No matter how sharply you keep an eye out for unauthorized charges on your debit or credit cards, chances are high that more than one rogue charge has made it past your scrutiny.
Personal finance champion and columnist Alison Griffiths says she has seen fraudulent automatic charges for years.
“I think some of them are hard to spot because they often don’t have a clear line indicating who is doing the debiting, and people just let it pass like it isn’t a lot of money,” says Griffiths.
A couple of weeks ago, I noticed a $28.25 bank account debit from a high-end fitness centre. The problem is that I cancelled my membership in early 2006. Here’s how I resolved the situation.
Leaping into action
I promptly emailed the Membership Accounts Coordinator listed on the club’s website. To the gym’s credit, they responded within an hour.
“We do apologize for this inconvenience,” their reply began. “What happened is that we did a system update and one of the features available was to delete past members. We wanted to delete anyone who hadn’t been a member for 3 years or longer since all those extra items bog down how fast the system can run.”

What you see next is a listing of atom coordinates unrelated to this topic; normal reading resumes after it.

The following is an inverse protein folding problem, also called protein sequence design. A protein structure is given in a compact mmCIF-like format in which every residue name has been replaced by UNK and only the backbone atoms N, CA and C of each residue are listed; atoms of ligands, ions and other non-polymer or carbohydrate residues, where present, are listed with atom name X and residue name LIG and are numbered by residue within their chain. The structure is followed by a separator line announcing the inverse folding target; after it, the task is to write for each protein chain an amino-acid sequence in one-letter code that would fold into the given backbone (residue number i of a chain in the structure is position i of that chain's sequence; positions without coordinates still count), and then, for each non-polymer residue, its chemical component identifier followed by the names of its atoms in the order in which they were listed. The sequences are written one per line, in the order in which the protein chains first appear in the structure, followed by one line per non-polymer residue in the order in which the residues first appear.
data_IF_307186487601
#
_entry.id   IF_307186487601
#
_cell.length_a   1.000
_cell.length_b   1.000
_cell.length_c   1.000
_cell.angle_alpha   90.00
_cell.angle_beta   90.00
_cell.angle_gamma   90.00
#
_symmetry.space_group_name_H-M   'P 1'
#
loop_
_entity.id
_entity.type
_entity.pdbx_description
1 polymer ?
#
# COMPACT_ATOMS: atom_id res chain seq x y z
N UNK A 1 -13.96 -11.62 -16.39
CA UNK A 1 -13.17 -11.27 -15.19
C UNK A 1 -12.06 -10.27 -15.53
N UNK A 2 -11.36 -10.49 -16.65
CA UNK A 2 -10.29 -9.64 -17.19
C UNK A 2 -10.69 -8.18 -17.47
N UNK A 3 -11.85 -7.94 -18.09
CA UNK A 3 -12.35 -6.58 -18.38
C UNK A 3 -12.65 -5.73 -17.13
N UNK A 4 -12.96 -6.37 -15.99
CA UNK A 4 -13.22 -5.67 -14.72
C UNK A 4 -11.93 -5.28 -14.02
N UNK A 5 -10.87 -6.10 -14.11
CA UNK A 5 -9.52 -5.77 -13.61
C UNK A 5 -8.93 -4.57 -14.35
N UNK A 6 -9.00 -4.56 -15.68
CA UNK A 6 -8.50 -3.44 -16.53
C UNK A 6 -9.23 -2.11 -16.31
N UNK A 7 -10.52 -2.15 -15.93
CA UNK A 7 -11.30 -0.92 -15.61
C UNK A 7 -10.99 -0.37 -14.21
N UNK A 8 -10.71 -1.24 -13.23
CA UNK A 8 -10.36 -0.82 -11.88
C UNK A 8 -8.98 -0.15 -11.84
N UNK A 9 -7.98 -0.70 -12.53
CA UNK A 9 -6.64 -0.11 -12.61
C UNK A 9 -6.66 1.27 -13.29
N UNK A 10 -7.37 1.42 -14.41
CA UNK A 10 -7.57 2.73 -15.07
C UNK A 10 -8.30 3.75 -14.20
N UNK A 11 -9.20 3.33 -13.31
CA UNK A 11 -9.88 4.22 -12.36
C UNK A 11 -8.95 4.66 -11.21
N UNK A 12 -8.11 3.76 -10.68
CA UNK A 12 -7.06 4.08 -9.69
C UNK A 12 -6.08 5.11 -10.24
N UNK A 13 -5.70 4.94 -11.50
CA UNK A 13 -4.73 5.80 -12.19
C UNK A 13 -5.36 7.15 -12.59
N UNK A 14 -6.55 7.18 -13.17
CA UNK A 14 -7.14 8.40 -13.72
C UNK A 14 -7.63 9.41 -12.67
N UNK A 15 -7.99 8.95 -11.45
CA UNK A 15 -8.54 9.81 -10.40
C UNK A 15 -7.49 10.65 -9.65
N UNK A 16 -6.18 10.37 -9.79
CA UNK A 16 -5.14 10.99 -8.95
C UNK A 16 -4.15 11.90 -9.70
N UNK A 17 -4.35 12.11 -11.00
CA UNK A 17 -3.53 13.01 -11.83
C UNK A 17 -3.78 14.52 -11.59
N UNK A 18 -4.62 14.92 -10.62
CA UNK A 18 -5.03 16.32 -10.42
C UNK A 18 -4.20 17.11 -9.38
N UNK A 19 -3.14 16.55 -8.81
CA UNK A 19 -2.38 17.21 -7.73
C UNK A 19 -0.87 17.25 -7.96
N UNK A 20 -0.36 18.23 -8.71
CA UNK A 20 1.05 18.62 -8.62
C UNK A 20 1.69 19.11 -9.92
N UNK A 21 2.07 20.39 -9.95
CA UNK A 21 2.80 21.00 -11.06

Obviously, that tweak failed miserably. The email went on to explain that my account was among 80 accounts inadvertently reactivated.
The club representative said they weren’t authorized to put the money back into my account electronically. Instead, I received a cheque in the mail about a week later.
Going by the book
The Financial Consumer Agency of Canada website explains that your first step is to directly contact the biller responsible for the error. If the biller fails to return the money, you have 90 calendar days from the withdrawal date to report the problem to your financial institution. My branch manager told me that banks can reverse unauthorized debits, provided that I sign a declaration confirming the reason for each reversal.
For rogue charges on credit cards, the FCAC recommends that you report unauthorized transactions to your card issuer immediately.
You also have the right to ask that your financial institution reverse any extra charges the illegitimate transactions trigger, according to FCAC guidelines. Those financial hits include insufficient fund penalties or late payment fees.
Even though I got my money back, there were some “teachable moments.” Rogue charges can involve hundreds of dollars, and some gyms are much more resistant to issuing refunds. Here’s what to do to protect yourself:
1. Keep a copy of your receipts, notices, and contracts.
2. Check your account balances regularly, and pay attention to even small irregularities.
3. Free online budgeting tools allow you to set up email alerts for larger transactions.
4. Report problems right away, and follow up by email so you have an audit trail.
5. Discuss issues face-to-face with your financial institution representative.
The FCAC requires that federally licensed financial institutions in Canada offer a complaint-resolution process. The consumer watchdog’s website provides a complaint-handling process search tool where you can find specific steps that your bank, credit union or credit card issuer follows.